Review: London Calling - Edward Bloor

London Calling by Edward Bloor
Genre: Middle Grade, time travel, supernatural
Published on February 12, 2008
Published by Ember
Pages: 304
Read From: 3.30.12 - 3.30.12













SYNOPSIS
Martin Conway comes from a family filled with heroes and disgraces. His grandfather was a statesman who worked at the US Embassy in London during WWII. His father is an alcoholic who left his family. His sister is an overachieving Ivy League graduate. And Martin? Martin is stuck in between - floundering. 
But during the summer after 7th grade, Martin meets a boy who will change his life forever. Jimmy Harker appears one night with a deceptively simple question: Will you help? 
Where did this boy come from, with his strange accent and urgent request? Is he a dream? It's the most vivid dream Martin's ever had. And he meets Jimmy again and again - but how can his dreams be set in London during the Blitz? How can he wake up with a head full of people and facts and events that he certainly didn't know when he went to sleep - but which turn out to be verifiably real? 
The people and the scenes Martin witnesses have a profound effect on him. They become almost more real to him than his waking companions. And he begins to believe that maybe he can help Jimmy. Or maybe that he must help Jimmy, precisely because all logic and reason argue against it.

Review

At first, I thought that this might be a thrilling ghost story. I mean, it involves the Blitz, a dead London boy asking for help through an old radio, and one of the most fascinating times in history - WWII. There are a lot of directions this story could have taken - and all of them interesting. And I am extremely sorry to say that the direction it settled on is anything but exciting, intriguing, or mysterious. A perfectly good era wasted. There is nothing sinister or even urgent about Jimmy's ghostly plea to Martin. There's no terrifying accident that happened centuries ago that has caused Jimmy to contact Martin, so that Martin can help him. Jimmy just needs Martin to pass on a "it's not your fault" message to a family member, who feels like he's responsible for Jimmy's death, even though he wasn't.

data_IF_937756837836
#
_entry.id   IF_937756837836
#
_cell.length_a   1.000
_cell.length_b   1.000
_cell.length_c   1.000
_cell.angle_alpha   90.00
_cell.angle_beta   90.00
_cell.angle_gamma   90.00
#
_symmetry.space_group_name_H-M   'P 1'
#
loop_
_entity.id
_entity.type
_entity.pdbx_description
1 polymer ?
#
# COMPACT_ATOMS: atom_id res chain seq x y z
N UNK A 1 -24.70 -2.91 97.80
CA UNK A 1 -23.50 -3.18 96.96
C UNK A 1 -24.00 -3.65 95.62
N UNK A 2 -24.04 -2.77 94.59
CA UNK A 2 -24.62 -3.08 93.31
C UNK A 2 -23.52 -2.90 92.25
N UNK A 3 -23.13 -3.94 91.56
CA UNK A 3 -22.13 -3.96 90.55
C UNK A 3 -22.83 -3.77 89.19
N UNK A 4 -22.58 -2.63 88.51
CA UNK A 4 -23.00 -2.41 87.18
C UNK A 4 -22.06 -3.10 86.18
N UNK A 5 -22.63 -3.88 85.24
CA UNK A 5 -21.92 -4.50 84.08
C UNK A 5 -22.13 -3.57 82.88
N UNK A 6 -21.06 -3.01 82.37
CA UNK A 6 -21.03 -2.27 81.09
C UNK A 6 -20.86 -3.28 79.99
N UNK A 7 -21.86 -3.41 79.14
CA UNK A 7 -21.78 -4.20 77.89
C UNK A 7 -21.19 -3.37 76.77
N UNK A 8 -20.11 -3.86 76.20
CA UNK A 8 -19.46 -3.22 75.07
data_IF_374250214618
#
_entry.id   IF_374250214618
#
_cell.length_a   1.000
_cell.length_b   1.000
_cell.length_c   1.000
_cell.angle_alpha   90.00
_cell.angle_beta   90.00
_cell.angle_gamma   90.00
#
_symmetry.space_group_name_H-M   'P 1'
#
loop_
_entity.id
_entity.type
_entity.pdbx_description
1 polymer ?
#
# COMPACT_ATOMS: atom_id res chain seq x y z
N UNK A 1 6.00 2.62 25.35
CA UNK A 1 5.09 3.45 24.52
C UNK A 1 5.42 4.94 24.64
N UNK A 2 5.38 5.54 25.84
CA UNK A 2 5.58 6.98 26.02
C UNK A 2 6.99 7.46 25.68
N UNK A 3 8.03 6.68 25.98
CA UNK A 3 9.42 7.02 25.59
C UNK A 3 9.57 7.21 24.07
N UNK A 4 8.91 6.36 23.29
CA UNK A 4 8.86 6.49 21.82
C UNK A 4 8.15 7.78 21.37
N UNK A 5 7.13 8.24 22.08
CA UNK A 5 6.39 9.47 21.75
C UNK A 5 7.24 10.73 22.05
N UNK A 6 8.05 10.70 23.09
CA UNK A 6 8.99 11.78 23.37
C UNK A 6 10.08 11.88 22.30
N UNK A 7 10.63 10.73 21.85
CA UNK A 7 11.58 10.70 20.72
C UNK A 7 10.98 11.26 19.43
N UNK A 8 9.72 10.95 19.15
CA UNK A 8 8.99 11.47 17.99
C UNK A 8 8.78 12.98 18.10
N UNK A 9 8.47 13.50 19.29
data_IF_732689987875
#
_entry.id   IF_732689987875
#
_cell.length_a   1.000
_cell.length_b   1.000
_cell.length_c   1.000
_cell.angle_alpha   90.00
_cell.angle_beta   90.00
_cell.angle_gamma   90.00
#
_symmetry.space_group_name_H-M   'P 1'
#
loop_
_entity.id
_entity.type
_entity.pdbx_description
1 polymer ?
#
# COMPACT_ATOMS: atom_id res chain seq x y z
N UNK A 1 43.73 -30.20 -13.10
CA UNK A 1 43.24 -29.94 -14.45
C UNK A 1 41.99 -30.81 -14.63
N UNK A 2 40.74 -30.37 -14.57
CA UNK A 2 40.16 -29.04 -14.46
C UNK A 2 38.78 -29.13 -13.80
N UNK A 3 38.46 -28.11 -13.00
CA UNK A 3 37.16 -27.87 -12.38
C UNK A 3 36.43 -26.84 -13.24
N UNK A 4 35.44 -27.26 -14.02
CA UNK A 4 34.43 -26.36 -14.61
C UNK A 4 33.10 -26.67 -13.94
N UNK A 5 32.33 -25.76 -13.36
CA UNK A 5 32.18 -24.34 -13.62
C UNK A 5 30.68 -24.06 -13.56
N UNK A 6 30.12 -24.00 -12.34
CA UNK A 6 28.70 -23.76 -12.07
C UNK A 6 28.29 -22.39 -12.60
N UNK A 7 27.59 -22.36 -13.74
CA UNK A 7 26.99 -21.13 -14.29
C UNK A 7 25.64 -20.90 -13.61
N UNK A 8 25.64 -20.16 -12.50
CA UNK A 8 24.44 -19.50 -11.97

In short, this is an inspirational ghost story. Martin's father has drinking problems, his family is fraying at the edges, he's having difficulties at his school, he's doubting his faith in God (oddly enough, though, this book ends up having a pretty positive Christian message), and people think he's going kind of crazy. Oh, yeah, and there's rather pointless scenes where Martin talks with his girl-obsessed friends. Things do end happily, but it's all inspirational and therefore not all that interesting.

So, if you're looking for a ghost story, this isn't the best pick.

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